- Peano's postulates
- The postulates isolated by R. Dedekind (1831–1916) and formulated by the Italian mathematician G. Peano (1858–1932), that define the number series as the series of successors to the number zero. Informally they are: (i) zero is a number; (ii) zero is not the successor of any number; (iii) the successor of any number is a number; (iv) no two numbers have the same successor; and (v) if zero has a property, and if whenever a number has a property its successor has the property, then all numbers have the property. The fifth is the postulate justifying mathematical induction. It ensures that the series is closed, in the sense that nothing but zero and its successors can be numbers.Any series satisfying such a set of axioms can be conceived as the sequence of natural numbers. Candidates from set theory include the Zermelo numbers, where the empty set is zero, and the successor of each number is its unit set, and the von Neumann numbers, where each number is the set of all smaller numbers.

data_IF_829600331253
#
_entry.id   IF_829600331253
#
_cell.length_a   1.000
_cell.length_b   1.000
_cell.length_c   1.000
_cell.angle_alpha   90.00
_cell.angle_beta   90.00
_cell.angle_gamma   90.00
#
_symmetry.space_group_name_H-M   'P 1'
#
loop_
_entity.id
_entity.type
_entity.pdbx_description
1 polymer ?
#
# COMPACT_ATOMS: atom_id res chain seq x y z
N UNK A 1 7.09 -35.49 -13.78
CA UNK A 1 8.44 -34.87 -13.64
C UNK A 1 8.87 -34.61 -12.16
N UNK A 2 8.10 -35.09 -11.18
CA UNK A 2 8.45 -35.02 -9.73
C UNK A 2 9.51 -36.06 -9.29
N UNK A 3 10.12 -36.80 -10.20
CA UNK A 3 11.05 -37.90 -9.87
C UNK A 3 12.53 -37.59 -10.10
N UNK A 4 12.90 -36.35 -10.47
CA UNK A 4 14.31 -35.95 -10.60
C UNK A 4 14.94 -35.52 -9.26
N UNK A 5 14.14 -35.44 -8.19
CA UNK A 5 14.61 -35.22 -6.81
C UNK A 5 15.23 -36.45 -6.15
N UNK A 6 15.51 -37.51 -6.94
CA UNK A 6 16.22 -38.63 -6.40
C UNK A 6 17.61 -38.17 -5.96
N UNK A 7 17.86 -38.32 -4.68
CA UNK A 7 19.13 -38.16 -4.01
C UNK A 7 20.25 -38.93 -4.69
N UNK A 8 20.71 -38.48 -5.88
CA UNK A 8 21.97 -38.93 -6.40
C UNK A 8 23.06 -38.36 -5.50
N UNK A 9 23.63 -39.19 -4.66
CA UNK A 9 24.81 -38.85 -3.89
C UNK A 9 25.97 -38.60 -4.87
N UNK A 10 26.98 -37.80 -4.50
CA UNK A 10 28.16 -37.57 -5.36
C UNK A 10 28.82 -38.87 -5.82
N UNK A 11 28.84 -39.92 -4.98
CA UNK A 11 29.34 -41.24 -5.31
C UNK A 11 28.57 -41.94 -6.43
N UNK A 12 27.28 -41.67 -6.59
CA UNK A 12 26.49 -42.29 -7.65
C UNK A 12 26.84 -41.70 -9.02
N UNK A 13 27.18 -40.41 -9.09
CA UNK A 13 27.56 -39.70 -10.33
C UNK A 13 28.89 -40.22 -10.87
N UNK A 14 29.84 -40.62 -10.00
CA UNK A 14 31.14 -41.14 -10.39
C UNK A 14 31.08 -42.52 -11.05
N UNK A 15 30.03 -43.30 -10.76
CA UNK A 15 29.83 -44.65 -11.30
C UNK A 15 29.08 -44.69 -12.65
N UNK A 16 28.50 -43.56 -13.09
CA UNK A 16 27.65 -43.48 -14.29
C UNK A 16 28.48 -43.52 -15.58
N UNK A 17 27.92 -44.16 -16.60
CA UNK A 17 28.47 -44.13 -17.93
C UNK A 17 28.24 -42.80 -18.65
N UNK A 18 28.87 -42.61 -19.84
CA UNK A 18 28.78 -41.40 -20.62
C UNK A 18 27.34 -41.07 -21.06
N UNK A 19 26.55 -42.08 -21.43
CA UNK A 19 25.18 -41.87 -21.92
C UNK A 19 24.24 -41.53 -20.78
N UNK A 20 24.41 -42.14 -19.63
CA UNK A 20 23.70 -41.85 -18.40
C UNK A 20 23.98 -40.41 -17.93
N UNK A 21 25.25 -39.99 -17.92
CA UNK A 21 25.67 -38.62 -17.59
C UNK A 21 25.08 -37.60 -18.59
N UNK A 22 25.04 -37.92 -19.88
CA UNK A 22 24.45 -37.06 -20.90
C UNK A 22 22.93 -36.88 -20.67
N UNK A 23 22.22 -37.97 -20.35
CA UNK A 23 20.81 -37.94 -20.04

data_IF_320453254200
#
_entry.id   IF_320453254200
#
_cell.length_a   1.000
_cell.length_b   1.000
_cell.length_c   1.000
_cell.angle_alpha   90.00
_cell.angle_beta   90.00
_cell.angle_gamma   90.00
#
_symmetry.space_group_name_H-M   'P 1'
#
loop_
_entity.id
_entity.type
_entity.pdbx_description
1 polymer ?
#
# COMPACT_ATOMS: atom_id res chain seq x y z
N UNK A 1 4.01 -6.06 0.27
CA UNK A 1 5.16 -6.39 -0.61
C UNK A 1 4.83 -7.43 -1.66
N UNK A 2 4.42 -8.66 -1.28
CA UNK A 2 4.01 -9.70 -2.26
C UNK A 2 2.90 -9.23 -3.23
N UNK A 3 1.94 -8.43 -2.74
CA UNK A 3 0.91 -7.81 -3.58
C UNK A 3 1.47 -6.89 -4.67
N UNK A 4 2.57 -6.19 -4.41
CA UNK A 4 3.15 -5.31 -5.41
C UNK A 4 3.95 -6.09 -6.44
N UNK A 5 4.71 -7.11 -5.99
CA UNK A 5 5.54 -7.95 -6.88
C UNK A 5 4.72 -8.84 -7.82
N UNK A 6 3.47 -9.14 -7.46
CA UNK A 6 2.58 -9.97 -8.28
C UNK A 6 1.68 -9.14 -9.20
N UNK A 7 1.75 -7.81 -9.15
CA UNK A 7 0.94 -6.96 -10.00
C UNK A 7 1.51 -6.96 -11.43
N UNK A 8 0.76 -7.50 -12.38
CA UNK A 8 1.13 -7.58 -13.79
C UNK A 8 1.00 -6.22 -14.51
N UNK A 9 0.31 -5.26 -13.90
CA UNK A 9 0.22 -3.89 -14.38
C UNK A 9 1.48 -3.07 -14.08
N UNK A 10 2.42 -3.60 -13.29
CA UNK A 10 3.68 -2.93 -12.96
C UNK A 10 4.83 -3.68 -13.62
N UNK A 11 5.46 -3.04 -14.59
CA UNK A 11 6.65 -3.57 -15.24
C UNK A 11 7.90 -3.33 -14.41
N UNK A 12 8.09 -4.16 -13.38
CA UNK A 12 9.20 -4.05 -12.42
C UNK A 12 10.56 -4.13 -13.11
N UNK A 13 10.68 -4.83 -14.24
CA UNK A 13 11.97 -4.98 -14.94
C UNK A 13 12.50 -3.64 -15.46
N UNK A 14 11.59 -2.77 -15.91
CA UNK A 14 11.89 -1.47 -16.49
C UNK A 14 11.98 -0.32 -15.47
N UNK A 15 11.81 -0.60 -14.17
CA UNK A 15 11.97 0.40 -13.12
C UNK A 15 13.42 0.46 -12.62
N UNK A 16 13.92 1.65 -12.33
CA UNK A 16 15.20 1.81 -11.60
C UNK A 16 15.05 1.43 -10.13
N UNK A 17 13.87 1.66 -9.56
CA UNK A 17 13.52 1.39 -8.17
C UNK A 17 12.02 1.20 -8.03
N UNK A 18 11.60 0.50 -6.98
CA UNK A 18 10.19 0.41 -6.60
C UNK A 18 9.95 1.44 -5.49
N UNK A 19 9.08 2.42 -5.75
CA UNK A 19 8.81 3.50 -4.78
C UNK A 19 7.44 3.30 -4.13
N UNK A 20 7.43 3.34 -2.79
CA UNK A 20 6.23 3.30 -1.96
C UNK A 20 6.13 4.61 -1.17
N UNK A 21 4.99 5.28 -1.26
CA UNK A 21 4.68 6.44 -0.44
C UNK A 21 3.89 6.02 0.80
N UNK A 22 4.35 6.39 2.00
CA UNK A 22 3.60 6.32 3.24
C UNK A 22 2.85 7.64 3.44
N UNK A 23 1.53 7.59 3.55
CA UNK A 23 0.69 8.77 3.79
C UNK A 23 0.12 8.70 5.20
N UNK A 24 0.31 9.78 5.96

*Philosophy dictionary.
Academic.
2011.*

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